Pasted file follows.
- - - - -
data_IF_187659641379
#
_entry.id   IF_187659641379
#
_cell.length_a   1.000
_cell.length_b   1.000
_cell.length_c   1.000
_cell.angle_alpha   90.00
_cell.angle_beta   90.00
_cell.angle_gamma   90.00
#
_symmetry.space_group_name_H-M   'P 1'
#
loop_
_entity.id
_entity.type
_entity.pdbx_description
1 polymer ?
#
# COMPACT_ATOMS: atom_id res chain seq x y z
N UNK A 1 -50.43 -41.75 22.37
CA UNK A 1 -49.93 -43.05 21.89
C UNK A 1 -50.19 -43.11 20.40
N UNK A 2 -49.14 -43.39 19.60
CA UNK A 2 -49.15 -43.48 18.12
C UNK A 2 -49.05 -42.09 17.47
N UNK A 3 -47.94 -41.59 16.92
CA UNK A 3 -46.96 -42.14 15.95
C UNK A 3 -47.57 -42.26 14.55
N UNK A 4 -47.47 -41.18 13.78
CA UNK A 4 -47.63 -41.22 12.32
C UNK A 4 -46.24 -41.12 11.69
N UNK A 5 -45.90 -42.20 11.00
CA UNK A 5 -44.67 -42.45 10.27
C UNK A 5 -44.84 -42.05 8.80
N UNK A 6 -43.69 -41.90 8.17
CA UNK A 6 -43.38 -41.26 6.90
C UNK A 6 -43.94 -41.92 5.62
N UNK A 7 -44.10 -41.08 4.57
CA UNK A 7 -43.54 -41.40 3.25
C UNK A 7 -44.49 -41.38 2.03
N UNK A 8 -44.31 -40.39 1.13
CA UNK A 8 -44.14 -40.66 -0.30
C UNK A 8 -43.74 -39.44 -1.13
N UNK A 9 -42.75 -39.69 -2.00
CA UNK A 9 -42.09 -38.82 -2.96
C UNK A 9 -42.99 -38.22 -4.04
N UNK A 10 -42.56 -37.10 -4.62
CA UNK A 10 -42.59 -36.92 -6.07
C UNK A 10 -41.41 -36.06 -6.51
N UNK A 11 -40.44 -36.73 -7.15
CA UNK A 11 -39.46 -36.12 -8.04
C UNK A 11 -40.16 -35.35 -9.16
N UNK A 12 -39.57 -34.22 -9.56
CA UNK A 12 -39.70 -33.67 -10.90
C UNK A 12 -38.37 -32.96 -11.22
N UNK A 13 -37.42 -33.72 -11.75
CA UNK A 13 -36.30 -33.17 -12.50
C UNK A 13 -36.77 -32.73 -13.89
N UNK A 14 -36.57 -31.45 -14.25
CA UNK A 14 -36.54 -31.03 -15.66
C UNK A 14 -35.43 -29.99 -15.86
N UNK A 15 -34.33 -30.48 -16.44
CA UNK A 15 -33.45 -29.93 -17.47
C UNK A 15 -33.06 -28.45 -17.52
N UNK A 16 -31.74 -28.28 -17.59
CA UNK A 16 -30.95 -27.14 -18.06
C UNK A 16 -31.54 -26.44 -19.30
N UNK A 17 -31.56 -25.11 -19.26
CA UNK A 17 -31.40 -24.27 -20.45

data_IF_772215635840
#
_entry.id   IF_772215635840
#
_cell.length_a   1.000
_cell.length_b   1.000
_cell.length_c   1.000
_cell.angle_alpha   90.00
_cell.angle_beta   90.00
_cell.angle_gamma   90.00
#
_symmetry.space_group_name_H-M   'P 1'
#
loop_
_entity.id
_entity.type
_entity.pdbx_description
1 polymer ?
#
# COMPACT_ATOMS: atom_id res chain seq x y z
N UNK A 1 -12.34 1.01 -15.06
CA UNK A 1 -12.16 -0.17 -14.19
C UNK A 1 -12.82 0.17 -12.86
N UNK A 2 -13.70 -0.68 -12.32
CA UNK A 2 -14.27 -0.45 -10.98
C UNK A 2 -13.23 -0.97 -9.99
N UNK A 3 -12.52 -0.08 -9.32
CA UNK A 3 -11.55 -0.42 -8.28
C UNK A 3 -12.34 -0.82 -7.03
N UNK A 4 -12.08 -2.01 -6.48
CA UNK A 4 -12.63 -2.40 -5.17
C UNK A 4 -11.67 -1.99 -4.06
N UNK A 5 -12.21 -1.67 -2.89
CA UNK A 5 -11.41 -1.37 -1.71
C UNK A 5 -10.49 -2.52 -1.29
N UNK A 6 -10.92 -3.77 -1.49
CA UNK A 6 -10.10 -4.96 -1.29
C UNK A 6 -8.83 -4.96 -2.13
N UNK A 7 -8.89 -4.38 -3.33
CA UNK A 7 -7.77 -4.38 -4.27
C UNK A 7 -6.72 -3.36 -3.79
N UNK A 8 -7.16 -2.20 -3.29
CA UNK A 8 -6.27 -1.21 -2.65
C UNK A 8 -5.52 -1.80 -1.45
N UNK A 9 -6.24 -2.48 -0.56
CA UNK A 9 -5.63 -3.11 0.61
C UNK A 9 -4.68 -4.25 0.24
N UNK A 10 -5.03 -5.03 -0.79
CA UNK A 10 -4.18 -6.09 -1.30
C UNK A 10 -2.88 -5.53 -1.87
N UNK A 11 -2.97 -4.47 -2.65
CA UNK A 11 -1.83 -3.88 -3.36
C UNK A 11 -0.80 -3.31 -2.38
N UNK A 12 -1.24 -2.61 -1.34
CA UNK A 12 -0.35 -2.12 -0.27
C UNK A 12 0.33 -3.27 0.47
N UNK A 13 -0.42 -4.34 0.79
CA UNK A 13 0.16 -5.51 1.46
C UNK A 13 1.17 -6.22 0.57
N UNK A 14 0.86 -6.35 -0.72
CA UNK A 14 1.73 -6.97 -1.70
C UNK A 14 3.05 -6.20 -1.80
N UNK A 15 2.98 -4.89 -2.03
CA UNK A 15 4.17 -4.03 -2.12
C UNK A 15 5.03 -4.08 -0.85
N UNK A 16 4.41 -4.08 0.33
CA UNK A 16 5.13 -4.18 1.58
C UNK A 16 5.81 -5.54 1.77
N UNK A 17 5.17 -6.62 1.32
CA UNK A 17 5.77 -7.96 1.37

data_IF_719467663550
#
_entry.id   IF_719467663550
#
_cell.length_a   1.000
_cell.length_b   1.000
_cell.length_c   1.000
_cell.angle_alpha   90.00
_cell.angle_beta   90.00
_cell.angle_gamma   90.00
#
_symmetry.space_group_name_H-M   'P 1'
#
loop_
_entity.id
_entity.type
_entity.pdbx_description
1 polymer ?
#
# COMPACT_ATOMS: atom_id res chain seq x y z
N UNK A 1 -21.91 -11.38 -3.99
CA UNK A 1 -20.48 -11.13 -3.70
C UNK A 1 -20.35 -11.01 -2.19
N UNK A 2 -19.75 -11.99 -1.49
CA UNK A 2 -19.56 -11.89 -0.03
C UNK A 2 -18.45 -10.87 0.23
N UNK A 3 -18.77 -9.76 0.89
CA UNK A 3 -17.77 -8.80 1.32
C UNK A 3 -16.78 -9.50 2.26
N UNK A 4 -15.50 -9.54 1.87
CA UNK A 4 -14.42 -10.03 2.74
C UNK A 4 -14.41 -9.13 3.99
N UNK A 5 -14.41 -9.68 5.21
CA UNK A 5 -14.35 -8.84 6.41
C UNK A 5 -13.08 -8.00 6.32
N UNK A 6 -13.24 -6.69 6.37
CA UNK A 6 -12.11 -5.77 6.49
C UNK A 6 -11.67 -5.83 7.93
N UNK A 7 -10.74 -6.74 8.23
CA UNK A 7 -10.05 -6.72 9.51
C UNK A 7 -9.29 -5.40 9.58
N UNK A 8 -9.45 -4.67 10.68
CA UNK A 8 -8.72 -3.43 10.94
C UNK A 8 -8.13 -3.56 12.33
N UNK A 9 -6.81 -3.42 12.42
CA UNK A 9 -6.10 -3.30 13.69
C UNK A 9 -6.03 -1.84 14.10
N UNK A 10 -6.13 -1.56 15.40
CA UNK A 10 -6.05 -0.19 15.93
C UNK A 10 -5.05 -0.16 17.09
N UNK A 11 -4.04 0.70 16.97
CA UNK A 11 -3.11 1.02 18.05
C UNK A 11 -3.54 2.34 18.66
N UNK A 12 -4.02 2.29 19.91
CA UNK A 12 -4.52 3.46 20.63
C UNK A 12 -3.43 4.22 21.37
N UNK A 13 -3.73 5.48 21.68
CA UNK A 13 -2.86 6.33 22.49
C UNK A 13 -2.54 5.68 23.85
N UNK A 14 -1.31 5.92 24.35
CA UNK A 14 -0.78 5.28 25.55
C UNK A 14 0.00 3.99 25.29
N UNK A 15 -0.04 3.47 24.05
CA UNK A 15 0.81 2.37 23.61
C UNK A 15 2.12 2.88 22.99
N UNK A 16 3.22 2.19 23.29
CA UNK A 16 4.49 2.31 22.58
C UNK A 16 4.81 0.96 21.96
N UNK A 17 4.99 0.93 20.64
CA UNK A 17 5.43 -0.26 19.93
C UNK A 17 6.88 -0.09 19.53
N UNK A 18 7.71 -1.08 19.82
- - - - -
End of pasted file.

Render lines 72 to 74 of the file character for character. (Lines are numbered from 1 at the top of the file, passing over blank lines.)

#
_entry.id   IF_772215635840
#